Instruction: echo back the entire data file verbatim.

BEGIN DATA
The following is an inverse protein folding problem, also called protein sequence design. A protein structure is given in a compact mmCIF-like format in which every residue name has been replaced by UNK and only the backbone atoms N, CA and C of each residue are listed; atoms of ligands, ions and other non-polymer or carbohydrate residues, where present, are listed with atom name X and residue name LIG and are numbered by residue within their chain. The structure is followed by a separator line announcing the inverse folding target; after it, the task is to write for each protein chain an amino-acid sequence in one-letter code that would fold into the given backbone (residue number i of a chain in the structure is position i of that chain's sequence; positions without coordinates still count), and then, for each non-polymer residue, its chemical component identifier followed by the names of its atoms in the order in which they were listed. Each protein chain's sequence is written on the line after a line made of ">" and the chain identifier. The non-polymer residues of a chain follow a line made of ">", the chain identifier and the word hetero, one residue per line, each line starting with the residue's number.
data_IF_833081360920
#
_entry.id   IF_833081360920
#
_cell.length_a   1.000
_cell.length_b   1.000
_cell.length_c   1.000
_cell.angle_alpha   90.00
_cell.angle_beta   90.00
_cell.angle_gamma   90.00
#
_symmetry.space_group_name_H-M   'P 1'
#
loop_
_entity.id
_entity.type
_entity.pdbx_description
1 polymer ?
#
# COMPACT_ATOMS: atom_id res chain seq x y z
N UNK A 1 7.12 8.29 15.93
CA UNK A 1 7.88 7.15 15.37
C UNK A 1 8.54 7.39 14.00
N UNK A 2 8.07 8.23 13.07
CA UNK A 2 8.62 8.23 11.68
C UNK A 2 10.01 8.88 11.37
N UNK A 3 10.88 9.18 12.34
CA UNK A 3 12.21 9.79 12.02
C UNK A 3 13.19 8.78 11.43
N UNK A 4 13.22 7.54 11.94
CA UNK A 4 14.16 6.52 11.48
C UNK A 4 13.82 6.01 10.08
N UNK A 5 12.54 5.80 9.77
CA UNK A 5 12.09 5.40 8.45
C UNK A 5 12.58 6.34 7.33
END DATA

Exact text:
The following is an inverse protein folding problem, also called protein sequence design. A protein structure is given in a compact mmCIF-like format in which every residue name has been replaced by UNK and only the backbone atoms N, CA and C of each residue are listed; atoms of ligands, ions and other non-polymer or carbohydrate residues, where present, are listed with atom name X and residue name LIG and are numbered by residue within their chain. The structure is followed by a separator line announcing the inverse folding target; after it, the task is to write for each protein chain an amino-acid sequence in one-letter code that would fold into the given backbone (residue number i of a chain in the structure is position i of that chain's sequence; positions without coordinates still count), and then, for each non-polymer residue, its chemical component identifier followed by the names of its atoms in the order in which they were listed. Each protein chain's sequence is written on the line after a line made of ">" and the chain identifier. The non-polymer residues of a chain follow a line made of ">", the chain identifier and the word hetero, one residue per line, each line starting with the residue's number.
data_IF_833081360920
#
_entry.id   IF_833081360920
#
_cell.length_a   1.000
_cell.length_b   1.000
_cell.length_c   1.000
_cell.angle_alpha   90.00
_cell.angle_beta   90.00
_cell.angle_gamma   90.00
#
_symmetry.space_group_name_H-M   'P 1'
#
loop_
_entity.id
_entity.type
_entity.pdbx_description
1 polymer ?
#
# COMPACT_ATOMS: atom_id res chain seq x y z
N UNK A 1 7.12 8.29 15.93
CA UNK A 1 7.88 7.15 15.37
C UNK A 1 8.54 7.39 14.00
N UNK A 2 8.07 8.23 13.07
CA UNK A 2 8.62 8.23 11.68
C UNK A 2 10.01 8.88 11.37
N UNK A 3 10.88 9.18 12.34
CA UNK A 3 12.21 9.79 12.02
C UNK A 3 13.19 8.78 11.43
N UNK A 4 13.22 7.54 11.94
CA UNK A 4 14.16 6.52 11.48
C UNK A 4 13.82 6.01 10.08
N UNK A 5 12.54 5.80 9.77
CA UNK A 5 12.09 5.40 8.45
C UNK A 5 12.58 6.34 7.33